Many of Bean’s colleagues in the environmental-activist community simply refuse to recognize the actual consequences of the ESA. They have acted as though their mission – protection of endangered species – trumps all others. But the Act is failing because government officials can avoid weighing one allocation against the other. They can simply order agencies and private landowners to do what they think should be done, and this makes endangered species into the enemy of the landowner.
It is ironic that the Constitution explicitly forbids the government from requiring a citizen to quarter a soldier (that is, provide food and shelter). Yet the government is allowed to require the same citizen to quarter a grizzly bear, a spotted owl, or any other member of a threatened or endangered species. If the Defense Department had the same power to demand the billeting of soldiers as the FWS does now for endangered species, we could expect to see soldiers feared and despised, perhaps even ambushed.
So far, no actions taken by the Fish and Wildlife Service under the ESA have been judged by a court to be a “taking” and thus subject to compensation under the Fifth amendment. In fact, few, if any, ESA cases have been brought before a court. (Ben Cone has considered a suit as one option). However, this may change, and recent Supreme Court decisions suggest that it may recognize control of land to protect endangered species as taking. If so, compensation will be required, and the cost to taxpayers could be substantial. Such a decision would spur revision of the law.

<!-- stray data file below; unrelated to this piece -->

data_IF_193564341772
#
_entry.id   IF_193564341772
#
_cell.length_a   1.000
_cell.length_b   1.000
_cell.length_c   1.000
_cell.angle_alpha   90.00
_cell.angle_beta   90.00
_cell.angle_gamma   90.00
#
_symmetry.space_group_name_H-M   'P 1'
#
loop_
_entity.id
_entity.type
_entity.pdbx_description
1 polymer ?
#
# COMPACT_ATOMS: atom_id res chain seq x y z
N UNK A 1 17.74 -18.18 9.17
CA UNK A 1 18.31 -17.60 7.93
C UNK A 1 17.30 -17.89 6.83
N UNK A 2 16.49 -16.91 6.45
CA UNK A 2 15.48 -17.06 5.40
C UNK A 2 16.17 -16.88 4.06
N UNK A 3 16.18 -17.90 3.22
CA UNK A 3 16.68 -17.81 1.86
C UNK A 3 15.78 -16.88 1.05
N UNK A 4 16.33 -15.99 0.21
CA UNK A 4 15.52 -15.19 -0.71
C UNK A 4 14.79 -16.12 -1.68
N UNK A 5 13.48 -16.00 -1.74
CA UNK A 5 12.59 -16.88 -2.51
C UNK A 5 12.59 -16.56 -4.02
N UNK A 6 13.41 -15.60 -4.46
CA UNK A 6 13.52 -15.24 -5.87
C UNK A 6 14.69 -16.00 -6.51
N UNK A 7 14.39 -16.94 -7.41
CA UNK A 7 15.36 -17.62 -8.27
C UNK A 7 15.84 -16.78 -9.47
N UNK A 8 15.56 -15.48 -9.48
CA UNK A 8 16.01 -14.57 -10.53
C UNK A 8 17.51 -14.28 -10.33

But whether the courts rule that this control is a taking or not, the law should be changed. When the Fish and Wildlife Service takes control of private land, it should pay compensation, possibly in the form of a rental payment. Compensation would reduce the current fear and hatred for endangered species on the part of landowners and thus would lead to greater protection. In addition, the need to consider the true costs of its actions (since they would no longer be costless to the FWS) would cause the FWS to search for economical, cost-effective habitat and management plans. By entering the budget process, the Fish and Wildlife Service would come to recognize that resources have limits.
 It is possible that change will come by a different avenue. The Supreme Court has agreed to reconsider the Fish and Wildlife Service’s claim that the law requires it to tell landowners how to use their land. Rejection of the current interpretation would severely reduce the power of the Fish and Wildlife Service.